This post is also available in: עברית (Hebrew)
By Chip Downing, Wind River Systems
A global leader in delivering software for intelligent connected systems, Wind River® offers a comprehensive, end-to-end portfolio of solutions ideally suited to address the emerging needs of IoT, from the secure and managed intelligent devices at the edge, to the gateway, into the critical network infrastructure, and up into the cloud. Wind River technology is found in nearly 2 billion devices and is backed by world-class professional services and award-winning customer support.
Electronic systems in automobiles are becoming similar in complexity to those found in the aerospace industry. Both industries face pressure to constantly improve their efficiency, without sacrificing safety.
The emergence of autonomous vehicles, coupled with low cost rental schemes, car- and ride-sharing initiatives have become a new ‘mobility as a service’ concept that will see the automotive industry become closely resemble to the commercial aviation industry. Safety, reliability, up-time and overall efficiency will be the driving force behind its success.
Aerospace innovations resulted in standards which have since provided both technological and commercial benefits. This ensures continuous improvement, measured in term of the SWaP (size, weight and power).
The aviation industry is aslo leading the way in the adoption of the Internet of Things. Nearly every system in a Boeing 787 is now connected, and the Airbus A380-1000 will contain more than 10,000 sensors.
This translates in to terabytes of data being created by every aircraft, every day.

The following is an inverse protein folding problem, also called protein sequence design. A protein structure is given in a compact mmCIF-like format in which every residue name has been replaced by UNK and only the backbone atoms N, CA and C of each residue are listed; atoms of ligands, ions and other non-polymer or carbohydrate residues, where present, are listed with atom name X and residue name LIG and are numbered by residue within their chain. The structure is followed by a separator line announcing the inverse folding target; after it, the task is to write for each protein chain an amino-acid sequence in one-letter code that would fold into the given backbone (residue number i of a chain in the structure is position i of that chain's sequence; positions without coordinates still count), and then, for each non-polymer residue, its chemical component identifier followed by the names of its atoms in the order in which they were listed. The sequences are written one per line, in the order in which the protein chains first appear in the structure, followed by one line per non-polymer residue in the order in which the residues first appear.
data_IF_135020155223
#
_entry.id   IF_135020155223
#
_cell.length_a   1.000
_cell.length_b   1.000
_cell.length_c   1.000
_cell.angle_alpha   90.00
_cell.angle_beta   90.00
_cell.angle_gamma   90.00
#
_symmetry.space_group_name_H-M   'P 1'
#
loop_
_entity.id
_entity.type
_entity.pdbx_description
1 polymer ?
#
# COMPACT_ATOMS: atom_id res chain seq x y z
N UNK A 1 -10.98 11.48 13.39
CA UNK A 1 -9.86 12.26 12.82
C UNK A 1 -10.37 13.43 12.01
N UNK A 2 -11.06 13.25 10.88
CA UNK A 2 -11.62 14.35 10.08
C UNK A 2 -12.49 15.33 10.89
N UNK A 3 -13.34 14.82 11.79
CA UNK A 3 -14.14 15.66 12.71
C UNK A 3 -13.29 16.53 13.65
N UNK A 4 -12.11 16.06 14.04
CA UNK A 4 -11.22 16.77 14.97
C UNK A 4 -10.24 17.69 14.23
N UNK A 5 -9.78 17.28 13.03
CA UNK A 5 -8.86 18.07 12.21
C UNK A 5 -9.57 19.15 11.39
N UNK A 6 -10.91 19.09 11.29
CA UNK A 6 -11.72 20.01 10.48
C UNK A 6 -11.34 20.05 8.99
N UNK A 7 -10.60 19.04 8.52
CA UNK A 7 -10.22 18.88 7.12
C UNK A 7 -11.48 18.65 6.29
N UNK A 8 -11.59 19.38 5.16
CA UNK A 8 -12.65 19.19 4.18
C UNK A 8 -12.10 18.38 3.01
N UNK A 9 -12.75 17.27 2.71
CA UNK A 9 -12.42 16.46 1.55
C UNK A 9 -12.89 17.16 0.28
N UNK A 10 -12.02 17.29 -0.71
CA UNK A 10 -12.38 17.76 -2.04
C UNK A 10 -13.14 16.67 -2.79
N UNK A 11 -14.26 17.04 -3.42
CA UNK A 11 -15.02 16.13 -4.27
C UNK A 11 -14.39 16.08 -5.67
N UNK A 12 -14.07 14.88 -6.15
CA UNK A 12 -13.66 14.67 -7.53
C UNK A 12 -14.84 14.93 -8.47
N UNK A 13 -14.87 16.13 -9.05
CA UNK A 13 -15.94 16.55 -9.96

The engines alone constitute a large part of this. These vast amounts of data are already used to identify patterns that could warrant actions that will keep aircraft operational for more of the time, while improving safety.
Turning an aircraft into an IoT platform takes investment that is expected to give a return in further improving safety; increasing efficiency; enabling a multi-vendor supply chain, and optimising maintenance and repair operations (MRO).
The next generation of automobiles will need to embrace the IoT in a similar way on their way towards a mobility as a service model. Most notably will be the need for autonomous platforms; reliable solutions that can deliver reliable and (time) efficient travel while increasing the level of safety, and at a lower cost.
In recent years the automotive industry has developed a standard exchange format for software modules and their interfaces (or APIs), as well as development methodology. These have been standardised as the AUTOSAR layered software architecture, for using electronic components from different manufacturers in multiple vehicles.
By moving the AUTOSAR standard towards an ARINC 653 model, many of the disparate systems could be consolidated.
Another area of convergence, based on open standards, is the human-machine interface. The graphics used in both the avionics and automotive markets are evolving, and standards now underpin safety critical cockpit displays.
This model could be adopted by the automotive industry; an industry-wide consortium aimed at defining and developing a standard, layered software architecture for consolidated automotive electronics on shared hardware platforms. Such an initiative could really accelerate the innovation of electronic control systems needed to enable the autonomous automotive industry.